Pain Medications (cont.)
Gary D. Vogin, MD
Dr. Vogin is a board-certified general internist, having completed his residency in internal medicine at Temple University Hospital in Philadelphia in June 1994. Before deciding on internal medicine, Vogin prepared for a career in pathology and was Outstanding Transitional First Year Graduate at St. Barnabas Medical Center in Livingston, N.J., in 1991.
In this Article
- For what conditions are pain medications used?
- What are the differences among the types of pain medications?
- What are the side effects of pain medications?
- What are the warnings/precautions with pain medications?
- What are some examples of pain medications?
What are the warnings/precautions with pain medications?
Acetaminophen can be toxic to the liver and should be used with caution, if at all, in people with liver disease. The maximum recommended dose of acetaminophen is four grams per 24 hours, but moderate to heavy alcohol drinkers need to have the dosage adjusted downward.
NSAIDs may cause bleeding in the stomach. To reduce this possibility, they should be taken with food. These drugs may cause kidney failure in those with kidney or liver disease. Also, NSAIDs increase the risk of cardiovascular events.
Use of opioid analgesics may result in dependency and tolerability to therapeutic effects. Operating a motor vehicle or machinery may be dangerous while using these pain medications because they can cause drowsiness. Opioids may cause respiratory depression. Mixing opioids with alcohol or certain other centrally acting drugs could result in additive effects.
Death and serious side effects have occurred with the use of fentanyl transdermal patches. Fentanyl patches are not recommended as starting therapy in inexperienced opiate users. Heat from the sun, hot baths, or heating pads can increase the speed of fentanyl release from patches.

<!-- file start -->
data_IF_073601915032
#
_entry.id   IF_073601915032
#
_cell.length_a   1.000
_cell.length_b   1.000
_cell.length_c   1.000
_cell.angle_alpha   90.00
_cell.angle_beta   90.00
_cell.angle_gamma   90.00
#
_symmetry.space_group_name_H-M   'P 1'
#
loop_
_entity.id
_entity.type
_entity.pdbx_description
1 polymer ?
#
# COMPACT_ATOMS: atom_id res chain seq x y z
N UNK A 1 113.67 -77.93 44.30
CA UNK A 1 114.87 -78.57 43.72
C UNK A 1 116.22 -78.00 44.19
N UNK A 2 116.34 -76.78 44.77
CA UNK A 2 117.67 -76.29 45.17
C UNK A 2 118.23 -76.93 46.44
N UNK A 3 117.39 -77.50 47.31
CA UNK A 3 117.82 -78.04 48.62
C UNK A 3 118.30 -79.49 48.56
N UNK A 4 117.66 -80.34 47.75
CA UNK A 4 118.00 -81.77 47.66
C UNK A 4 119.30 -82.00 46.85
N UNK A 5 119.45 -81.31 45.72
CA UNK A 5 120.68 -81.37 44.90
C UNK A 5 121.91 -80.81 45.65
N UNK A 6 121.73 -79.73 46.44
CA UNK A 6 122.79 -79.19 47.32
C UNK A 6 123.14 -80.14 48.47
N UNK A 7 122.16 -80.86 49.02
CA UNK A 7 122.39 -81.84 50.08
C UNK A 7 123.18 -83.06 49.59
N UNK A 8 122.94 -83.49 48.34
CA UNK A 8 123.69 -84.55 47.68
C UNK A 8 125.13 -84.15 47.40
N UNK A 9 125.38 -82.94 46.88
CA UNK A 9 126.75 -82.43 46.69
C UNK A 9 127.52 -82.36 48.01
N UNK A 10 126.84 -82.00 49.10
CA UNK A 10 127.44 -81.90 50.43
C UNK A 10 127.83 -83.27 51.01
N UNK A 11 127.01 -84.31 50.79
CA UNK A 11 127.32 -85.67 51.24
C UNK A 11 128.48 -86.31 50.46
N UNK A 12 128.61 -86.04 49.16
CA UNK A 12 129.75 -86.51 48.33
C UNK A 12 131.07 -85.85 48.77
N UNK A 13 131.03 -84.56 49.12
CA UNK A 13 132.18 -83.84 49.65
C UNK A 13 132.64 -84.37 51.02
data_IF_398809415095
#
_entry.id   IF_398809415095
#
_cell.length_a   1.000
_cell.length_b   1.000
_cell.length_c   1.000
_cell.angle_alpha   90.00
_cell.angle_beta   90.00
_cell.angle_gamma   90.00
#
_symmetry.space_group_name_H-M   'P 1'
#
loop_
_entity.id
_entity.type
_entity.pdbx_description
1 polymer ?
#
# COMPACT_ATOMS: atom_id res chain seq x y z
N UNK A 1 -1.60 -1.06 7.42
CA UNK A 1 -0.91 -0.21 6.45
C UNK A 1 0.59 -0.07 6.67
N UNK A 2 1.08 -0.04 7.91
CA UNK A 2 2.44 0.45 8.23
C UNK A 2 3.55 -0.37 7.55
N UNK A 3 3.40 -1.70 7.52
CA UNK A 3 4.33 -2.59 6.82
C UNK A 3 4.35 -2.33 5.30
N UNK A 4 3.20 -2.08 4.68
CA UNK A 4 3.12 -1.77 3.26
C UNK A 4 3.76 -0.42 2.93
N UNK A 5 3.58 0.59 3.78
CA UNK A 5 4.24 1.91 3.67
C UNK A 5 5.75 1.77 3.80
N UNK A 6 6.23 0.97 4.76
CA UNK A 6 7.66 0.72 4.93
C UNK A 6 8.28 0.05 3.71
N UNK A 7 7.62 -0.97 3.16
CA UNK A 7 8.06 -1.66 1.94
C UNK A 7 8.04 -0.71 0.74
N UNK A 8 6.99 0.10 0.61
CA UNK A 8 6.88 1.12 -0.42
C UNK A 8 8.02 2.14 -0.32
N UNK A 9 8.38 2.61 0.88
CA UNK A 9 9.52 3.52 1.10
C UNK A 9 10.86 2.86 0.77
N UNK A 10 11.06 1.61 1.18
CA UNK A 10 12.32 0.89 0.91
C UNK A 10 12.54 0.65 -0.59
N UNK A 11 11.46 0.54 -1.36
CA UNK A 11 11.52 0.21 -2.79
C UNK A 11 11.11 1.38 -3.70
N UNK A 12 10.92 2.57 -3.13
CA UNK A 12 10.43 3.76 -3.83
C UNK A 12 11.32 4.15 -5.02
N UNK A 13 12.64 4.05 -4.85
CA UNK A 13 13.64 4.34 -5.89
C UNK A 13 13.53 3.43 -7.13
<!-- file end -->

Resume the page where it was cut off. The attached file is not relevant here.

Fentanyl buccal tablets have just one indication: treatment of breakthrough pain in cancer patients who are using and who have grown tolerant to opiates. Inappropriate use of fentanyl buccal tablets has resulted in death.
Methadone can negatively affect the heart. Patients slated for methadone therapy should first have an EKG to check for abnormalities. Methadone interacts with many drugs, including some herbs and non-prescription products. Patients should check with their physicians before taking any other drug with methadone.
Most muscle relaxants cause drowsiness. Patients should be careful operating machinery or motor vehicles. Metaxalone and chlorzoxazone (Parafon Forte) should be used with caution in people with liver disease. Dantrolene (Dantrium IV, Dantrium Capsules) can be toxic to the liver. Carisoprodol use may result in dependence.
Anxiolytics or anti-anxiety medications cause drowsiness, so care should be exercised when operating a motor vehicle or machinery. Patients should be weaned off of benzodiazepines. Sudden withdraw can result in seizures and possibly death.
Some antidepressant medications may cause drowsiness. Antidepressants interact with a wide array of drugs, sometimes with fatal results. Patients with cardiac disease may need to avoid the use of tricyclic antidepressants. Patients using venlafaxine should be monitored for hypertension.
Patients using anticonvulsants as well as antidepressants should be monitored for signs and symptoms of suicidal thoughts.
Orally administered corticosteroids for acute inflammation should not, in general, be suddenly withdrawn. Doses are customarily tapered down over time and patients must follow instructions exactly.
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